Global Analysis of Plasma Lipids Identifies Liver-Derived Acylcarnitines as a Fuel Source for Brown Fat Thermogenesis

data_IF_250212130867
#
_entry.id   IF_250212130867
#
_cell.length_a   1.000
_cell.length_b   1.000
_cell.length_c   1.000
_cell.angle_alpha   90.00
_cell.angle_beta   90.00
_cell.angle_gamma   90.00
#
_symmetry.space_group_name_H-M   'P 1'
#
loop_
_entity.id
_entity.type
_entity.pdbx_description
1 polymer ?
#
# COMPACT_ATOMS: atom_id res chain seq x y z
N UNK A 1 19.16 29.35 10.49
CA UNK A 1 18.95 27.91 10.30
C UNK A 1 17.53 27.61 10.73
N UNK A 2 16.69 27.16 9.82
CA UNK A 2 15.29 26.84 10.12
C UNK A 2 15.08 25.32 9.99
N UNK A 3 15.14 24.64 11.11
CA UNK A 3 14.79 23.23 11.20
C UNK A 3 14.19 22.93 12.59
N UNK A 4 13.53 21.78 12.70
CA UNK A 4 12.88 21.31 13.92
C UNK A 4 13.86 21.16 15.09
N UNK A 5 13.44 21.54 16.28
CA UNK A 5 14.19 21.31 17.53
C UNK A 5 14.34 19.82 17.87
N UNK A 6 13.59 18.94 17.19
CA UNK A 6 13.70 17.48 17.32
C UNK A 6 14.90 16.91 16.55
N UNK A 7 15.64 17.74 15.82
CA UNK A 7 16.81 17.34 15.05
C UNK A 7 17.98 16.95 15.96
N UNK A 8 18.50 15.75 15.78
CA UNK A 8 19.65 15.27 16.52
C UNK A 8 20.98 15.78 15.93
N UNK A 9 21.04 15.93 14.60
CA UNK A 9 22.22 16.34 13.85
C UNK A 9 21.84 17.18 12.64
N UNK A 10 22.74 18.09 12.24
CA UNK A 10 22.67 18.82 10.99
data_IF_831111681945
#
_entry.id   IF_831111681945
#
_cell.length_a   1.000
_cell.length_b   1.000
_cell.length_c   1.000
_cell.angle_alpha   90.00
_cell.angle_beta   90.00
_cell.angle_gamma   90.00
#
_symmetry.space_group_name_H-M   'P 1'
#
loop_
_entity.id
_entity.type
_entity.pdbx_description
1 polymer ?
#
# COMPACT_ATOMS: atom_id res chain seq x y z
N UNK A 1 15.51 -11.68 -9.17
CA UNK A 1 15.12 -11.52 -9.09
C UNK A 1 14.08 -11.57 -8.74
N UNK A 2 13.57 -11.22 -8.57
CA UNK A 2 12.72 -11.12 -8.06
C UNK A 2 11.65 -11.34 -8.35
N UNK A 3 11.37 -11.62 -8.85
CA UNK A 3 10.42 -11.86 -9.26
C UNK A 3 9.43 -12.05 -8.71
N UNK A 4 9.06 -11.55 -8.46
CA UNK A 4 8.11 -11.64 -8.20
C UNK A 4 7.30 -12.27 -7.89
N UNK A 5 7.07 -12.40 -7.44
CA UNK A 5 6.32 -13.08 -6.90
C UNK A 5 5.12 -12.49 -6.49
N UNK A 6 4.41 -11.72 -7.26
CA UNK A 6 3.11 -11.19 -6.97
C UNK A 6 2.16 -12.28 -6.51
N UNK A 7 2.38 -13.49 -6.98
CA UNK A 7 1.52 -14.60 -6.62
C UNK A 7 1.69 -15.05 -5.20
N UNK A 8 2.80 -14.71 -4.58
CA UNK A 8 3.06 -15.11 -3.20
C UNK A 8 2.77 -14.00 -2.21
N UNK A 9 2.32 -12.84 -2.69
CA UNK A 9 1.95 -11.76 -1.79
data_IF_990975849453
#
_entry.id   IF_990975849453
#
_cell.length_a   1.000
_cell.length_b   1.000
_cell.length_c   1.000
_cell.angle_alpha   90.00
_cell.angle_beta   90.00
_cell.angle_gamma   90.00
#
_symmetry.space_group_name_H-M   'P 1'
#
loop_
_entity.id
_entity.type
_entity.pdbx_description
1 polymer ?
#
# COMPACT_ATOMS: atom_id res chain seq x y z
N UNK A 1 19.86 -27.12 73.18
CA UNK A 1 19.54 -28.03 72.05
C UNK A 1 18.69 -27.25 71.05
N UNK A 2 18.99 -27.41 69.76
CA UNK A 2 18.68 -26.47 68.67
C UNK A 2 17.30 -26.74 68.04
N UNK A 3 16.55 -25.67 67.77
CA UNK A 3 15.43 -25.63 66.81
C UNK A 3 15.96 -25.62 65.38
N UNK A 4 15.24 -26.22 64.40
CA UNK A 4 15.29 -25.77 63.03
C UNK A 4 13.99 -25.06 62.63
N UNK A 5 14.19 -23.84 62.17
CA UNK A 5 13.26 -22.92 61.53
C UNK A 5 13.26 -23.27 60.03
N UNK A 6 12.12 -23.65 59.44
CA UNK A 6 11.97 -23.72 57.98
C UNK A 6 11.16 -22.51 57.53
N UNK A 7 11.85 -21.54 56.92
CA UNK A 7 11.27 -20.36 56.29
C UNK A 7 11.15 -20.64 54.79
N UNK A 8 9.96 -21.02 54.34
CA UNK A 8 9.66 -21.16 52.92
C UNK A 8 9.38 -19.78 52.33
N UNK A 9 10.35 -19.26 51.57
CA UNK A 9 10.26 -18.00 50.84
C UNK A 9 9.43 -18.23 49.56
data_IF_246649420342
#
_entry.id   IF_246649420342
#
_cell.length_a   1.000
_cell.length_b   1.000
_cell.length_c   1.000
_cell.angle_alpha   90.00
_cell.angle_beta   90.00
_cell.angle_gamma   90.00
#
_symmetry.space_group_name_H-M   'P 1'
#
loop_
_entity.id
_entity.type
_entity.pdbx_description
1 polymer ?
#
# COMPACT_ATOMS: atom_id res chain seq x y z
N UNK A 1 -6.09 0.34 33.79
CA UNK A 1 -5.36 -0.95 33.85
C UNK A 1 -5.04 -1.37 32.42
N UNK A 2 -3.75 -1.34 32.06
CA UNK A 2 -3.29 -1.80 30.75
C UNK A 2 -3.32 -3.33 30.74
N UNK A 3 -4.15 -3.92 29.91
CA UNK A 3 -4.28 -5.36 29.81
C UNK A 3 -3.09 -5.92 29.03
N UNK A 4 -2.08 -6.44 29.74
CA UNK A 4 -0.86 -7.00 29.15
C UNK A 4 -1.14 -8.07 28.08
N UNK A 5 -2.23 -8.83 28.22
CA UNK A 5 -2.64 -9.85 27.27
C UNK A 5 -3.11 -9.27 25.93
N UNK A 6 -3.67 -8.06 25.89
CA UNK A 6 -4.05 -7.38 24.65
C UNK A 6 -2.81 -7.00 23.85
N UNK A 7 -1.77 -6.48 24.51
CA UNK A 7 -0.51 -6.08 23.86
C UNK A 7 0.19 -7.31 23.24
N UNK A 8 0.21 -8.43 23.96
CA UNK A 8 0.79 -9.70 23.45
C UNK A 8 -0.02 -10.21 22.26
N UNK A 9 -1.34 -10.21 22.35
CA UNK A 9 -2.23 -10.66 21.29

Cold-induced thermogenesis is an energy-demanding process that protects endotherms against a reduction in ambient temperature. Using non-targeted liquid chromatography-mass spectrometry-based lipidomics, we identified elevated levels of plasma acylcarnitines in response to the cold. We found that the liver undergoes a metabolic switch to provide fuel for brown fat thermogenesis by producing acylcarnitines. Cold stimulates white adipocytes to release free fatty acids that activate the nuclear receptor HNF4α, which is required for acylcarnitine production in the liver and adaptive thermogenesis. Once in circulation, acylcarnitines are transported to brown adipose tissue, while uptake into white adipose tissue and liver is blocked. Finally, a bolus of L-carnitine or palmitoylcarnitine rescues the cold sensitivity seen with aging. Our data highlight an elegant mechanism whereby white adipose tissue provides long-chain fatty acids for hepatic carnitilation to generate plasma acylcarnitines as a fuel source for peripheral tissues in mice.
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